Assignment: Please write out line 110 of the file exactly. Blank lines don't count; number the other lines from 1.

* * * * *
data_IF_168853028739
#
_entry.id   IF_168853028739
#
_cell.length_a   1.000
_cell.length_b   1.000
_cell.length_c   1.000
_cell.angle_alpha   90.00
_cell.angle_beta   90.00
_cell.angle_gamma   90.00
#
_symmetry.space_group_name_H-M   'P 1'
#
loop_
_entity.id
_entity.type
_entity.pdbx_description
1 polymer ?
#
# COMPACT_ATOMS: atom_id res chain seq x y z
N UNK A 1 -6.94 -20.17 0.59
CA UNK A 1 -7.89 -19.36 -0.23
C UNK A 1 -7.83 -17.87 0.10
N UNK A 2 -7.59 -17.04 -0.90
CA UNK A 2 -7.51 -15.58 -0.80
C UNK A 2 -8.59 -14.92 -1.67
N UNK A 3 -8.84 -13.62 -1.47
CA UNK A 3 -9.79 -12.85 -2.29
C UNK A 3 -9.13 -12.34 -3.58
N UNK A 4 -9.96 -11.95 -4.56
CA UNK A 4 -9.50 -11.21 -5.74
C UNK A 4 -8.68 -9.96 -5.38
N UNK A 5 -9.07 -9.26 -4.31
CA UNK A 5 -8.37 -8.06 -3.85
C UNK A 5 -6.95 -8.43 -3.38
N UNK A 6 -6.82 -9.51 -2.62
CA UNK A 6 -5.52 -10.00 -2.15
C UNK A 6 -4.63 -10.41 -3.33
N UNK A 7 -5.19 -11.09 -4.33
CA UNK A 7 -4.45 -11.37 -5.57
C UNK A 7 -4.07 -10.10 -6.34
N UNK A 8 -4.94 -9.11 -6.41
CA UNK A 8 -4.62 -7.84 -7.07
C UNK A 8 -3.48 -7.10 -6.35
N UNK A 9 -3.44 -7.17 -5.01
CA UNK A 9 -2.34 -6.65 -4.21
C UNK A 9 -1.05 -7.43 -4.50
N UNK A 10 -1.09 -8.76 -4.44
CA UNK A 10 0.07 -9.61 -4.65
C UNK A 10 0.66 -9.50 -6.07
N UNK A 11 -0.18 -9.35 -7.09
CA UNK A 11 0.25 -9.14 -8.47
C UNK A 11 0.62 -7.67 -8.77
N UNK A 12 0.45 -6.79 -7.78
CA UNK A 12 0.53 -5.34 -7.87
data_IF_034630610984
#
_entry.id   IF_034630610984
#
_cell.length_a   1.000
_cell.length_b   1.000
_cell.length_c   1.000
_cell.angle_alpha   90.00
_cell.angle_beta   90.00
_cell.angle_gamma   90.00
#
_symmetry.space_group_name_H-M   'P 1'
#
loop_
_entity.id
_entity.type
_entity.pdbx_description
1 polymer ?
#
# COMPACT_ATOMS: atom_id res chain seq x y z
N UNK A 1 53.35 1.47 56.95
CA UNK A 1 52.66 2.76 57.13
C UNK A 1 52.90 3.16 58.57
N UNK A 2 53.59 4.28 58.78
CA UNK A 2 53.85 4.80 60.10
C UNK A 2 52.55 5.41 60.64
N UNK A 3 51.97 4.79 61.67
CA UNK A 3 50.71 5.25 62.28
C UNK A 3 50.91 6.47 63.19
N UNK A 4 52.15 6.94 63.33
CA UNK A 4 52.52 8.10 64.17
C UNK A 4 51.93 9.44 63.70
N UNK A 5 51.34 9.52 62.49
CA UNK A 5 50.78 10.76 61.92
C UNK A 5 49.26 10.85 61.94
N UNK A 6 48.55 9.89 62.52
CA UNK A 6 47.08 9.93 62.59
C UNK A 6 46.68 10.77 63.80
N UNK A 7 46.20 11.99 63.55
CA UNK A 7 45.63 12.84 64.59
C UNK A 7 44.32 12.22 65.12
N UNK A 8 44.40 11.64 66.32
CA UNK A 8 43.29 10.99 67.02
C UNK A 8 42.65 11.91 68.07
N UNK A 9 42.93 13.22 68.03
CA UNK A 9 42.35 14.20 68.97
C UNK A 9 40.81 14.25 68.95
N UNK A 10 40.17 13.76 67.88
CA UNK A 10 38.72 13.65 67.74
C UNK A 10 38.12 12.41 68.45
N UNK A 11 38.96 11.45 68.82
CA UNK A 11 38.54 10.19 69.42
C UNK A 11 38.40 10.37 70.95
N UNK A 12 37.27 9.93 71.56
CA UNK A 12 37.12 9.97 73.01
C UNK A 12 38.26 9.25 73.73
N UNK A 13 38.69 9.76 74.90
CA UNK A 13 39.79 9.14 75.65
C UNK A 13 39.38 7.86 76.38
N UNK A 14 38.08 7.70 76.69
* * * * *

CA UNK A 12 37.12 9.97 73.01